By Ariel Ransom
Inside the walls of the Brookhaven Gymnasium, campus athletes gather in brightly lit training areas, sprint to locker rooms carrying bags of training gear, and converse in groups about the future games of the season.
However, the main goal that campus athletes focus on as they enter the Brookhaven Gymnasium is the intensity of their respective rigorous training sessions. The physical discipline that athletic players undergo aid not only in achieving winning goals or broken records, but a mentality that promotes a healthier lifestyle.
“Kids who participate in teams have to be in good physical condition.” Kevin Foley, the Interim College Director of Athletics and Master of Science in Public Health, said. “It [sports teams] depends on the focus, but Tennis, Volleyball, Basketball, and Track need players in good physical condition.”
Foley clarifies that even though exercise for sports on campus varies between the physical conditioning and activity involved, that working on the essential areas of the cardiovascular system, agility, and strength of players is crucial.
“A lot [of training exercises] are running slow and fast in bursts, and a lot of stretching. Some [athletes] do weights for strength, push-ups, or sit-ups.” Foley said. “Baseball and Basketball players do Latters, which is good for agility and balance. Pitchers focus on their legs and upper body, while basketball player focus on strength and power.”
The intensity of training becomes second nature to sports players, as their bodies begin to adapt to the physical challenges of exercising. However, preparing for a competition against challengers in sports demands an extensive warmup.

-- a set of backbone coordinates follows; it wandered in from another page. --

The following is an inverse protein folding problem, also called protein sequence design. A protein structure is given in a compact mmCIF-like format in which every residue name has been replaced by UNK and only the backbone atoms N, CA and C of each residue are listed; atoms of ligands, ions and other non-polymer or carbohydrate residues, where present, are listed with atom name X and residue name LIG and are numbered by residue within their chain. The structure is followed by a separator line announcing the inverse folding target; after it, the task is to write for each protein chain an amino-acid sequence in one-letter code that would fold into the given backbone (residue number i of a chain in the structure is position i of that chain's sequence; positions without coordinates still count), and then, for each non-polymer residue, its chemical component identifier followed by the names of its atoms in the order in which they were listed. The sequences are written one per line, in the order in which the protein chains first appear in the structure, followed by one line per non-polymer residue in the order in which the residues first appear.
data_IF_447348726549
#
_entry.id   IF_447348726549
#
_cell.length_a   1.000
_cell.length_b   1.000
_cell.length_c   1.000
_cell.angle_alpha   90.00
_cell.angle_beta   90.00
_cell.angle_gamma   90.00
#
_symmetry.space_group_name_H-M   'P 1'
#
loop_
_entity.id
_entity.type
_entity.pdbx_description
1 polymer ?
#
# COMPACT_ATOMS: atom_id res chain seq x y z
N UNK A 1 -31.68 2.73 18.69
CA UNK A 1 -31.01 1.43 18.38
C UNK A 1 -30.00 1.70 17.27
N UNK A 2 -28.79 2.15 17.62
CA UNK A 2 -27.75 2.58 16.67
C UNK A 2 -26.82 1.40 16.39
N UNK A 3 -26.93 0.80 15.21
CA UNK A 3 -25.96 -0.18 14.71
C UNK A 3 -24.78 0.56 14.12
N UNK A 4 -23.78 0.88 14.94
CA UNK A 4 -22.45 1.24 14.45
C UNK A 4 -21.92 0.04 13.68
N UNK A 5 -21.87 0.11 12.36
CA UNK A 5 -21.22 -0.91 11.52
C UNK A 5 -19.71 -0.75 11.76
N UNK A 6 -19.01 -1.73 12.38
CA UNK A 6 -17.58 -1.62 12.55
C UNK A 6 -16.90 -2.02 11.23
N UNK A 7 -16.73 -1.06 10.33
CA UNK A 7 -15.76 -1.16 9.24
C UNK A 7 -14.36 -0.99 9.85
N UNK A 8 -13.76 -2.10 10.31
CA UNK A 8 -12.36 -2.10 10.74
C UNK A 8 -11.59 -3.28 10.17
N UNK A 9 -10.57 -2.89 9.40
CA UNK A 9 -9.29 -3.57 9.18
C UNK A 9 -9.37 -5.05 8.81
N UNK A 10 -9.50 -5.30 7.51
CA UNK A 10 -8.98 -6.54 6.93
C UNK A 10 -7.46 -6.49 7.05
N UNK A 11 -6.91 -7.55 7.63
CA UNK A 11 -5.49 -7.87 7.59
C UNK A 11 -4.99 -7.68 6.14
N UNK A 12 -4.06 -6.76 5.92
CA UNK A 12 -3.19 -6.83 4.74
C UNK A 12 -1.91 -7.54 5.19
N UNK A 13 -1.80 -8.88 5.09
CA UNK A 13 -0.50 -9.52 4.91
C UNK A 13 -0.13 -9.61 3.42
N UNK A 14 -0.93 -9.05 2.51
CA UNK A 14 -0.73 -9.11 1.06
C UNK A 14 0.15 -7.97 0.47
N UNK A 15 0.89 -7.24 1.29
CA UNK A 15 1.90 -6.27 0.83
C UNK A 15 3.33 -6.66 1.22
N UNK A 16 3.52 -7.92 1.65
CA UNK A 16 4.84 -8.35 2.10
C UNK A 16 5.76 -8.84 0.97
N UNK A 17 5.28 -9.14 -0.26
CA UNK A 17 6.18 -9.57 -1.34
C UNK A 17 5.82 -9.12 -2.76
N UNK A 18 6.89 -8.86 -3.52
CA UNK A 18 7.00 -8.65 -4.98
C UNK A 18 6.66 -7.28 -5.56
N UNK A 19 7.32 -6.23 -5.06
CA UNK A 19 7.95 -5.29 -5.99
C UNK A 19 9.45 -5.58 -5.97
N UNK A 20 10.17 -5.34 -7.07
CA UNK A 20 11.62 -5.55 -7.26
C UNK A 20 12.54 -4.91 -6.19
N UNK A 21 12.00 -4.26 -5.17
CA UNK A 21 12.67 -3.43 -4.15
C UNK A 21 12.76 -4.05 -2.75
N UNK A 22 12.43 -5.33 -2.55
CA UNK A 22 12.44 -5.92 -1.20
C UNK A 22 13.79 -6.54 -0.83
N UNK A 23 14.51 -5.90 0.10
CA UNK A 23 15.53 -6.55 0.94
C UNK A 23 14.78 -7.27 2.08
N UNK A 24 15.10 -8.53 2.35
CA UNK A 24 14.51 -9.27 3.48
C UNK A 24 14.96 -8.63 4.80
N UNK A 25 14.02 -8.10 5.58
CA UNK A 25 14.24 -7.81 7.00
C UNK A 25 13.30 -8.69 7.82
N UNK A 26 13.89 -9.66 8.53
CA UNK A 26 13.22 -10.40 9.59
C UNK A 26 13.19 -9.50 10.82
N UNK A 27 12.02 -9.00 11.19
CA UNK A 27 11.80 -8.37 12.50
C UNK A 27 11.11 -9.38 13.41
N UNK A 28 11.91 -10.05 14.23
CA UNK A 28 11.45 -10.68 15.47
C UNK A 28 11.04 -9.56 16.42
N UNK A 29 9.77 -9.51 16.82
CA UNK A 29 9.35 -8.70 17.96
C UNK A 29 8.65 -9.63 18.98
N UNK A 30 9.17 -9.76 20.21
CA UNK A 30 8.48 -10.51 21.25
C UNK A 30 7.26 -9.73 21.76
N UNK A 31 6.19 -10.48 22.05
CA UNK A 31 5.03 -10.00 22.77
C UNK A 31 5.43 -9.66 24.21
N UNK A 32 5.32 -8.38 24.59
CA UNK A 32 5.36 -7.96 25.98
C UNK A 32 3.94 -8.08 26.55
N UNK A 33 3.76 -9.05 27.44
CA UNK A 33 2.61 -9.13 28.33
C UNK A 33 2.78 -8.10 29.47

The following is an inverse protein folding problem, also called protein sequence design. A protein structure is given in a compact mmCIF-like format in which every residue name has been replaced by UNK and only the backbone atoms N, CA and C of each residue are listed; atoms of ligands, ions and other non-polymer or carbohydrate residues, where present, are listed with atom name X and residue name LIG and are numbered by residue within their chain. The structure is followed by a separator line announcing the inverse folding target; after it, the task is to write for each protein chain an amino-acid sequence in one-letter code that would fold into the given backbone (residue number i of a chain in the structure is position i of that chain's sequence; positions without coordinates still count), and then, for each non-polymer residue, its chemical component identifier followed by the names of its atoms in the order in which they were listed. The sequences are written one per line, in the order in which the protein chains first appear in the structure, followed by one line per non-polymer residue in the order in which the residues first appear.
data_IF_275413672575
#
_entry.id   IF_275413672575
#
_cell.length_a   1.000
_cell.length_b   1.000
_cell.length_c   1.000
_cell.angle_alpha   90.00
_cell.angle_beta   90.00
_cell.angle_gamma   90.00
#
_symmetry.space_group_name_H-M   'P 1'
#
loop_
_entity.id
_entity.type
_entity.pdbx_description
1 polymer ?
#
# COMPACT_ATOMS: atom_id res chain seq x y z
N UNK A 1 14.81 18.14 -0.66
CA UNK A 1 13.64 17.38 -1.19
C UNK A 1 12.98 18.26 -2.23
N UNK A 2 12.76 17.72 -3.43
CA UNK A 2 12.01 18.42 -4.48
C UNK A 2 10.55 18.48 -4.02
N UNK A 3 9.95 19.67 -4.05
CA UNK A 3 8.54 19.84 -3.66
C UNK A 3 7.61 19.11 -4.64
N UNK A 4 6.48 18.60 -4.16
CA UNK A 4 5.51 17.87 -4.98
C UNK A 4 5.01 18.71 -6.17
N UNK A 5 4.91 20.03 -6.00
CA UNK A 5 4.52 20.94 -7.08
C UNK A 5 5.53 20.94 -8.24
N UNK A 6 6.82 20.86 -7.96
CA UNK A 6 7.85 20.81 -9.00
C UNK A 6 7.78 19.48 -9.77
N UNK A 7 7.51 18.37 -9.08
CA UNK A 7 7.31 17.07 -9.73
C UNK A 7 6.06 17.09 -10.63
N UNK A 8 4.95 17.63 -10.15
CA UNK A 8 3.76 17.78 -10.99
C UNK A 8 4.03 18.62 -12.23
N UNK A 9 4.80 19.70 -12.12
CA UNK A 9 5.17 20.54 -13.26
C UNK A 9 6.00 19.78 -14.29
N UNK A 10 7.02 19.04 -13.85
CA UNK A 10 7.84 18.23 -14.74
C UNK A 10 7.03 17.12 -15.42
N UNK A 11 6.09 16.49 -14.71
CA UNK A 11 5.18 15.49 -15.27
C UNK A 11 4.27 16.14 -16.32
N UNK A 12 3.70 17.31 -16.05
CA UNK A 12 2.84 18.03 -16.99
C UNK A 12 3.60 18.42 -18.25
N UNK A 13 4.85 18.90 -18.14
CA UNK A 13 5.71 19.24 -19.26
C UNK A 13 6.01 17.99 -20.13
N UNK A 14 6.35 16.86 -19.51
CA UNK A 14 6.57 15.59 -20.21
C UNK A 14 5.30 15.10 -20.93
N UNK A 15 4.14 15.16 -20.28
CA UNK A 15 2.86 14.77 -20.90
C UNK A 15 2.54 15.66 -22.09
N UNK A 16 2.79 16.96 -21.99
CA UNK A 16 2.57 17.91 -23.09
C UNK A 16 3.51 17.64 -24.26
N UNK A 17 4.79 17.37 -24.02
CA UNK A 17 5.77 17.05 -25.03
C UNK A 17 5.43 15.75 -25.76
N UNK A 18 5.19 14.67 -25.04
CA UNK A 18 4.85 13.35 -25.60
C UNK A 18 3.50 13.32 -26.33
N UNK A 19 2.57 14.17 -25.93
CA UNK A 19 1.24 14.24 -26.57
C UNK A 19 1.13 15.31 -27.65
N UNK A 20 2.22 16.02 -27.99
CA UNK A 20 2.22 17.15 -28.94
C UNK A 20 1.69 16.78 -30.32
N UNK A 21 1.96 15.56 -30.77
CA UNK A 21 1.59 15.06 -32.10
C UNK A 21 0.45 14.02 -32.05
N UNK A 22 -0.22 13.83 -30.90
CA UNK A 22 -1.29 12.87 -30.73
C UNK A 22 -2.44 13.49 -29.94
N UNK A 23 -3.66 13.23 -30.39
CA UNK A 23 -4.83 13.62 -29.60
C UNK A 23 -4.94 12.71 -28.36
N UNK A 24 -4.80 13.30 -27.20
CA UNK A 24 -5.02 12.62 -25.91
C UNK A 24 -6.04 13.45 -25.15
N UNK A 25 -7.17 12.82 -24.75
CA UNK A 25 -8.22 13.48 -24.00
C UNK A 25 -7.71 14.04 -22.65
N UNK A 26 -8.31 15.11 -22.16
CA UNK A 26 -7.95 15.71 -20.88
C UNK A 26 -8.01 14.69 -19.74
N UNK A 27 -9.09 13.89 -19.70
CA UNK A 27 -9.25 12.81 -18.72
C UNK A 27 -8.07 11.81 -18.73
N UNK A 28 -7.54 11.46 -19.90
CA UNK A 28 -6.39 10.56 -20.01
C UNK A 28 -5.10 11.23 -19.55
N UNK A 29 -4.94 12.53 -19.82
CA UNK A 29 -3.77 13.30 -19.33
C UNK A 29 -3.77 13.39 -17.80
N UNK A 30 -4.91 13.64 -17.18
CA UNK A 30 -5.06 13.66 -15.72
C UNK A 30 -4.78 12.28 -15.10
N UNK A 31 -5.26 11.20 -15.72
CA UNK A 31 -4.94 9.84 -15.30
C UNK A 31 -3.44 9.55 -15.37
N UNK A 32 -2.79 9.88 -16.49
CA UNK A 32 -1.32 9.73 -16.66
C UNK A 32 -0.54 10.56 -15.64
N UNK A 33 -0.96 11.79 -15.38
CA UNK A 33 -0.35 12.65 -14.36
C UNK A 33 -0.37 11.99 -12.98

“I run long distances, it helps with the muscles in my legs.” John Seskus, Men’s Track and Field athlete and Men’s Cross Country player, said. “It [running] increases my stamina over time.”
In addition to undertaking rigorous warmups before games and diverse training exercises, sports players utilize the weight room in the downstairs section of Brookhaven Gymnasium. The weight room has an artillery of machinery that aids in isolating a desired body section for improvement or an individual can work on every body part with the use of weight machines.
“I go in the weight room. I do legs, running, anything to do with stamina. Core and abs too.” Majestic Temple, soon-to-be Exercise Science Major and Men’s Track and Field player, said.
Even though the weight room is an excellent area for physical training, individuals can workout in the comfort of their home. Some athletes participate in simple exercises that yield dramatic results, and these exercises do not have to be done in the public of the weight rooms.
“I like to do squats, to get my butt up.” Galvin J. Biggs, Men’s Track and Field athlete and Criminal Justice Major, said. “So when I’m running I don’t pull nothing in my butt.”
Through the benefit of extraneous training and participation on athletic teams, jocks have a sense for “living a healthier lifestyle,”. Without the physical activity involved in campus curriculars, some athletes would fall into unhealthy habits.
“If I didn’t run, I’d probably be on the couch eating potato chips.” Temple said. “I love track, I’m mad focused about it.”
Unfortunately, not all athletes are dedicated to living healthier lifestyles. Sports players could be leading a “double life,” filled with poor diet choices, and these choices could go unnoticed by coaches and fellow sports players.
“I can’t be ideal and say every player has a healthy lifestyle, who knows what they’re doing.” Foley said. “But if they’re a high level player, they know eating and being healthy is important.”
The prestigious physical glory of athletes is attainable, and with dedication to a healthier life of exercise and eating, fitness is possible. The Brookhaven Gymnasium is open during college hours to anyone willing to make a healthy change, and athletic teams on campus are eager for new recruits.